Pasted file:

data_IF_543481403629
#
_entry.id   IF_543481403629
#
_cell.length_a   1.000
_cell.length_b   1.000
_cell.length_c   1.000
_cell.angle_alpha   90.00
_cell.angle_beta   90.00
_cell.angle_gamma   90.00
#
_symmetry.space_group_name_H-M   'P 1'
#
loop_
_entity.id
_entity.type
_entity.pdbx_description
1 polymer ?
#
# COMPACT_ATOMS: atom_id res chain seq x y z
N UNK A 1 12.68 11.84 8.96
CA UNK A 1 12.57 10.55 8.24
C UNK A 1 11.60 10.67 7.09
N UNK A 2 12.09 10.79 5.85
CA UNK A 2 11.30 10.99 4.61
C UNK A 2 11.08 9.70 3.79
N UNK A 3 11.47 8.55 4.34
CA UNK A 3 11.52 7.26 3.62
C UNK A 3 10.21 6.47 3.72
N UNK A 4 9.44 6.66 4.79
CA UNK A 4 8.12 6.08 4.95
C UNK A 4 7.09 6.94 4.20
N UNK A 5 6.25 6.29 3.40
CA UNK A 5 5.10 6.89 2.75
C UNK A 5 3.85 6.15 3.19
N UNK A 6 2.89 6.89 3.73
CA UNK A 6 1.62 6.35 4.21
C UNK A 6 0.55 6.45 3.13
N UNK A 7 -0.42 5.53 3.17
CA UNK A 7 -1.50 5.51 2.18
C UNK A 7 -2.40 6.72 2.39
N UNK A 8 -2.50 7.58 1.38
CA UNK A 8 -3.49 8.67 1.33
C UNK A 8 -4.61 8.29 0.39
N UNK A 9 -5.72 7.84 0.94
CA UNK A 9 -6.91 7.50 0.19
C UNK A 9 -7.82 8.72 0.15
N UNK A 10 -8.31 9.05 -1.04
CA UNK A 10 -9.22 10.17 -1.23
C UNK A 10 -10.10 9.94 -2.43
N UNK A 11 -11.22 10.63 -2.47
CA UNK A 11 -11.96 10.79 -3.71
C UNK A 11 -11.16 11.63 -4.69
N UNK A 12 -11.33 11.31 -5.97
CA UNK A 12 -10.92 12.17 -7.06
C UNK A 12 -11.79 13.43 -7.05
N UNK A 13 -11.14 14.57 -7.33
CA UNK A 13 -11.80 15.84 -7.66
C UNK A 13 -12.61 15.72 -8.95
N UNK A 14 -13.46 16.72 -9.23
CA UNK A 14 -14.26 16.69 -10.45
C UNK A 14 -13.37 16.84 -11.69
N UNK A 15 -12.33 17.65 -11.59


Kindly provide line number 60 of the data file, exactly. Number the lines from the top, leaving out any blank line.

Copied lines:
N UNK A 14 -13.46 16.72 -9.23